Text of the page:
You could even hand out free access to NGOs and have a super-nice landing page with a world map with circles in different colors and sizes to get an overview of what's going on.
Finally, I think I would love it, too, though I am not sure whether I'd pay for it. Also, expect to be censored, so China is probably not a market.
If you manage to do it, I think it's a valid business model.
Also, it'd be a great counter to biased media and, thereby, a service to the world.
"A single death is a tragedy; a million deaths is a statistic."
"Kill one man, and you are a murderer. Kill millions of men, and you are a conqueror. Kill them all, and you are a God" -Jean Rostand (and Megadeth :))
General hunger is familiar to everyone, even though dying of it now should be immoral to allow to happen. But being killed by a volcano is new and scary.
Hence the data they observe.
Or about poor software design: "Concrete thinking is natural, so it's not surprising the engineers didn't think through possible surprising codepaths".
Journalism aspires to be, at its best, a profession whose associated skills, standards, and ethics exist precisely to countermand the kinds of 'unsurprising' traits you mention. As with reducing bias, application of rational news values is never going to be perfect. But like other skills, it can be improved.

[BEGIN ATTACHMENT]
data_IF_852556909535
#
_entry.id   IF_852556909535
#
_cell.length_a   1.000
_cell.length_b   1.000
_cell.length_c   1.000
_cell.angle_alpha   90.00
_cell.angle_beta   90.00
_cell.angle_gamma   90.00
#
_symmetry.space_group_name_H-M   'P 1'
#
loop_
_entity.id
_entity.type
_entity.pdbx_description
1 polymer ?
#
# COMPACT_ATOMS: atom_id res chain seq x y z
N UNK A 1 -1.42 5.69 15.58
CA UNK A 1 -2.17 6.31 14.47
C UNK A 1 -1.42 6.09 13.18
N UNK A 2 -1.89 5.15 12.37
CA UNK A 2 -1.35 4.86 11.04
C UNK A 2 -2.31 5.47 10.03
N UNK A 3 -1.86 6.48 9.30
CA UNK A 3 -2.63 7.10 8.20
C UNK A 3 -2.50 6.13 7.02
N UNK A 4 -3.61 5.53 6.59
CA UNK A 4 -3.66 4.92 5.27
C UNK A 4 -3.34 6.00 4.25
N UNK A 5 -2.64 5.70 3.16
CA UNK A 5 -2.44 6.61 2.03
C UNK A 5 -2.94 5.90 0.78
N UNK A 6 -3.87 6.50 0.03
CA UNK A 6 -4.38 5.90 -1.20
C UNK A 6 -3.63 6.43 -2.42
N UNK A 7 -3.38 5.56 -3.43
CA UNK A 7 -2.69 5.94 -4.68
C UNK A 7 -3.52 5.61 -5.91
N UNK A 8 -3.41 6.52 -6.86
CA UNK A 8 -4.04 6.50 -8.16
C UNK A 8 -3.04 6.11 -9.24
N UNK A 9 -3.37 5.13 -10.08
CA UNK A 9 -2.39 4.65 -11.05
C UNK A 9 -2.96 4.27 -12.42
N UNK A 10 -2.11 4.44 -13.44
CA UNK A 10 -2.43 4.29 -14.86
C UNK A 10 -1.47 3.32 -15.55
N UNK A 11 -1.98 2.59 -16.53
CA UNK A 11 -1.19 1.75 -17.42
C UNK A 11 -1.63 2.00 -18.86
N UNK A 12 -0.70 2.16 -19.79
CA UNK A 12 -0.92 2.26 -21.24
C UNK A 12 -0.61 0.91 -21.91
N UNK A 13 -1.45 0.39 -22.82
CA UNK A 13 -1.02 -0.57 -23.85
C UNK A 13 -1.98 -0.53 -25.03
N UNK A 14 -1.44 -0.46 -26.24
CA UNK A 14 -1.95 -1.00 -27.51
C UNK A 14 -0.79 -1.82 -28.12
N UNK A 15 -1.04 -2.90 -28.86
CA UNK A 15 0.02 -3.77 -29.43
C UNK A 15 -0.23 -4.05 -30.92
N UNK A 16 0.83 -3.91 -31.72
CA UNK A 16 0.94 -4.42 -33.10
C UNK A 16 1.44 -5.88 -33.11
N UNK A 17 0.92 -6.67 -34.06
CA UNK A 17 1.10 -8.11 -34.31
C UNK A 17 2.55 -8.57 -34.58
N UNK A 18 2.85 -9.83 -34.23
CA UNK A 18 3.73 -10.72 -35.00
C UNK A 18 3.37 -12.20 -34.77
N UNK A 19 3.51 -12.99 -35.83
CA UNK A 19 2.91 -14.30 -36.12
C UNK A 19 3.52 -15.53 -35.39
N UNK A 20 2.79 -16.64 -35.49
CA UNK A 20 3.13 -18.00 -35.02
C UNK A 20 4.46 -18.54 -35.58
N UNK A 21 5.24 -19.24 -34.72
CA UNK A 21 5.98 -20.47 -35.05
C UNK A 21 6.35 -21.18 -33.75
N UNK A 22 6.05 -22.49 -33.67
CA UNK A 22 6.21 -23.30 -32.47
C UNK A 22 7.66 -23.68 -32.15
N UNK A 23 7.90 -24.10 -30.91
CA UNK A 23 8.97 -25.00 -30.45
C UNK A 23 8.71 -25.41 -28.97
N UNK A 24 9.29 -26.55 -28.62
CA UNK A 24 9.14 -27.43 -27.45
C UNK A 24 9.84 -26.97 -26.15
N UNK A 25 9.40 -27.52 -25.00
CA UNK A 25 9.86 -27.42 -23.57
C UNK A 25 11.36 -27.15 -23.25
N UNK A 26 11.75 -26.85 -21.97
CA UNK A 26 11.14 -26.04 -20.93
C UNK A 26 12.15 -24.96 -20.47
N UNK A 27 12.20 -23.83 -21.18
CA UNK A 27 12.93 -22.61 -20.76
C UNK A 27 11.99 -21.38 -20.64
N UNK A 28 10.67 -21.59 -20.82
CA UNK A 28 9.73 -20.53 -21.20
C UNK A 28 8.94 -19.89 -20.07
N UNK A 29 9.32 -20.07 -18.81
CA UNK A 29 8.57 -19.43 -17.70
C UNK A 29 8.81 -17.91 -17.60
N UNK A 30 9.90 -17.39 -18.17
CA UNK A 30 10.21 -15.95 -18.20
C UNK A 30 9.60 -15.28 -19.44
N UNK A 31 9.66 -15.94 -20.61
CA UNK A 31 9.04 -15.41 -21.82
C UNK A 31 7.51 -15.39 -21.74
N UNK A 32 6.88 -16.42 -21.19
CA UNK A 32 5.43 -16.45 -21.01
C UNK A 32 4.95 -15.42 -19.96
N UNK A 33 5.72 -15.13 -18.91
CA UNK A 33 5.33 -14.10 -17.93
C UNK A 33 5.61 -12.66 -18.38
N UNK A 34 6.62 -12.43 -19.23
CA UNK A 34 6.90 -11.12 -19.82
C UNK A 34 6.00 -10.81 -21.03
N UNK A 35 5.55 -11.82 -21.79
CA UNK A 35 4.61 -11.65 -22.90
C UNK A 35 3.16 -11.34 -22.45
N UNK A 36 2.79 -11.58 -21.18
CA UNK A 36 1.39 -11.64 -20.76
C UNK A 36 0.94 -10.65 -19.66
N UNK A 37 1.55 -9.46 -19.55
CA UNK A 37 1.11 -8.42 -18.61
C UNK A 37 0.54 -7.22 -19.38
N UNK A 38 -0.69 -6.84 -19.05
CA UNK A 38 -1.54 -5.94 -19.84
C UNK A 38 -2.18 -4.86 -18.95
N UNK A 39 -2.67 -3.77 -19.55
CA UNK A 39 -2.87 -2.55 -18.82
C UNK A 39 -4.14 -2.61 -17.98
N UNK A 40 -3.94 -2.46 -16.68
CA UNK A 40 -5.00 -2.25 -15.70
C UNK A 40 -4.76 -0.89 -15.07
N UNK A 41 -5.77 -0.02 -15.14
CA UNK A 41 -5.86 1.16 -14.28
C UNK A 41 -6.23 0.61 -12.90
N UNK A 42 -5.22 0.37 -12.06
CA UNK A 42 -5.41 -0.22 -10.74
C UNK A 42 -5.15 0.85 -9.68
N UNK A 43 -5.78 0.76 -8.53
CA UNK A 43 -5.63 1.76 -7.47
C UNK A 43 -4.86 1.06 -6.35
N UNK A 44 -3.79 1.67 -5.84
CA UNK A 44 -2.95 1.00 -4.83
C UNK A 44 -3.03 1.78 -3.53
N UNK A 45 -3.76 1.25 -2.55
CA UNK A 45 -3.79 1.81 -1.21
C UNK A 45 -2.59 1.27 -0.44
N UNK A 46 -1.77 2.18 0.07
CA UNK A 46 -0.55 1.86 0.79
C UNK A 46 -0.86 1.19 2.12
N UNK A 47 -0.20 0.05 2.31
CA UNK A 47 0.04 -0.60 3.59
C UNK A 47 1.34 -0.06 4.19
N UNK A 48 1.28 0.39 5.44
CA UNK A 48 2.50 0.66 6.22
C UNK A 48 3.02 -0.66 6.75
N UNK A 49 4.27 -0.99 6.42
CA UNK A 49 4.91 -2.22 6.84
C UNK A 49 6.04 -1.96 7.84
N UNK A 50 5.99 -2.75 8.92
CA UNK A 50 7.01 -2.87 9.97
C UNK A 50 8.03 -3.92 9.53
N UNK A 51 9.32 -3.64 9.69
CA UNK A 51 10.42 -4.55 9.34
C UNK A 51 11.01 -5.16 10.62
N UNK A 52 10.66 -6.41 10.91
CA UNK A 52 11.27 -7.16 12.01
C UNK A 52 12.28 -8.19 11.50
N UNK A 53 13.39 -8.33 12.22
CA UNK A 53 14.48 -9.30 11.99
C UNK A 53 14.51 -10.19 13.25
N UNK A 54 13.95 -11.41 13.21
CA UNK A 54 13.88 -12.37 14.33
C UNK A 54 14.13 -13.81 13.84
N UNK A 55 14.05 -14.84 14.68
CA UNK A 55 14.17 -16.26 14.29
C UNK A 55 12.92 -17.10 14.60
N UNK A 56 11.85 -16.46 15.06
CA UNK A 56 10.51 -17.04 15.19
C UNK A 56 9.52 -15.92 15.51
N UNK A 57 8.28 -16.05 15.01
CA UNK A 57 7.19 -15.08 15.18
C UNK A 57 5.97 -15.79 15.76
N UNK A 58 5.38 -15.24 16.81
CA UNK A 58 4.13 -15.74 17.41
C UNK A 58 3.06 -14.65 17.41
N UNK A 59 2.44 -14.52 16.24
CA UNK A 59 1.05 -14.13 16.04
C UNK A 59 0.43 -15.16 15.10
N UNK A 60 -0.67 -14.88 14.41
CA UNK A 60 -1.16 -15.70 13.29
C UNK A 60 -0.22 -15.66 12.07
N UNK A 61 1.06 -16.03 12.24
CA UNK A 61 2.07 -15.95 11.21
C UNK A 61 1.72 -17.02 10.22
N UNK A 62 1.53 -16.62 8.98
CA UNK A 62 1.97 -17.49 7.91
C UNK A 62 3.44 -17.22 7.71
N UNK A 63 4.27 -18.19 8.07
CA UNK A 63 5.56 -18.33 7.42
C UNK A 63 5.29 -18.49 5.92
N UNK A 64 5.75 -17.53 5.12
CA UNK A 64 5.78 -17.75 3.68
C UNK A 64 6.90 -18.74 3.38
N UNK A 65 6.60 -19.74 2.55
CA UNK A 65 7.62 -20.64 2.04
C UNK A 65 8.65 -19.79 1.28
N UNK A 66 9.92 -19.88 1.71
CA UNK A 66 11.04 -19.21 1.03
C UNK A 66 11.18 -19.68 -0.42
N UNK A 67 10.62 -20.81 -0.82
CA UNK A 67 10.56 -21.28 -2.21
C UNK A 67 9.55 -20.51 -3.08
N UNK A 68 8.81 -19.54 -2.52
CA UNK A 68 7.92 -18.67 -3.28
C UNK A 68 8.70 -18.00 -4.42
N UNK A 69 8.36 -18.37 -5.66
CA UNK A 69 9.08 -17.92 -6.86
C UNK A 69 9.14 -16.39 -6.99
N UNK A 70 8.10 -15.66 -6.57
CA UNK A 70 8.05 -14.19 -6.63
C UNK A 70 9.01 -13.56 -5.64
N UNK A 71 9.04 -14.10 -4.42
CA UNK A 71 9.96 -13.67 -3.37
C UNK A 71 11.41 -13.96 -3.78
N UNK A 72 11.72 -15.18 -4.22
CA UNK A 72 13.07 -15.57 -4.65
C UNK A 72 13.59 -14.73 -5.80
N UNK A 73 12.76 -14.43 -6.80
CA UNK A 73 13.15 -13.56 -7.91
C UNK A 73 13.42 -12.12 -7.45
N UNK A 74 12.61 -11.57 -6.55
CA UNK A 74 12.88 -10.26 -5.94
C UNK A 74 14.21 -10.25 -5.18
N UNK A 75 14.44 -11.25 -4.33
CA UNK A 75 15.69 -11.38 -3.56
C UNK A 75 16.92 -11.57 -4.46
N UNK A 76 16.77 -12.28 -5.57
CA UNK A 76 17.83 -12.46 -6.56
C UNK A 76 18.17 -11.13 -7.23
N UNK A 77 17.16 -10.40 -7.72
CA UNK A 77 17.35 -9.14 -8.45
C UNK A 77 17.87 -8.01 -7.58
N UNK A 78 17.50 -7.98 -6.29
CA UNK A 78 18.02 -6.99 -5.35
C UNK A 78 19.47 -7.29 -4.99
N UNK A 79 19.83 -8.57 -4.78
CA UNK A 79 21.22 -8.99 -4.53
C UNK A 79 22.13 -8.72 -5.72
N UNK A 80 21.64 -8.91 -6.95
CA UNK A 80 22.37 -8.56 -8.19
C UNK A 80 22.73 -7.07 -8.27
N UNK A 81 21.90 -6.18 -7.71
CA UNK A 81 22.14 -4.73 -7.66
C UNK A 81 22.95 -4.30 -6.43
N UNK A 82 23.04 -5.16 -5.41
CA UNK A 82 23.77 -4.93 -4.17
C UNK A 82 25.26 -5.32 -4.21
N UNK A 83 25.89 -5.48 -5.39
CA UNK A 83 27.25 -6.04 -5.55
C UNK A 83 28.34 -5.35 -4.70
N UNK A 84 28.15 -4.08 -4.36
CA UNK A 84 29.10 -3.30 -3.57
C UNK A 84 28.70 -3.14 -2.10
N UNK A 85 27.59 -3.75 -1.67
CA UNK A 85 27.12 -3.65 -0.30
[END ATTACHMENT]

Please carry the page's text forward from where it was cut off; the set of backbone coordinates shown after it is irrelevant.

But we deal with every day risks pragmatically all the time (look both ways before you cross the road!). Enormous resources are put into solving/managing these risks (airbags, speed cameras, police, regulations and so on).
Of course shark attacks are more frightening than drowning. Drowning is the thing I'm actively preventing, I have a good understanding of how it might happen and how I will avoid it. The shark is scary because of its unavoidable and arbitrary nature!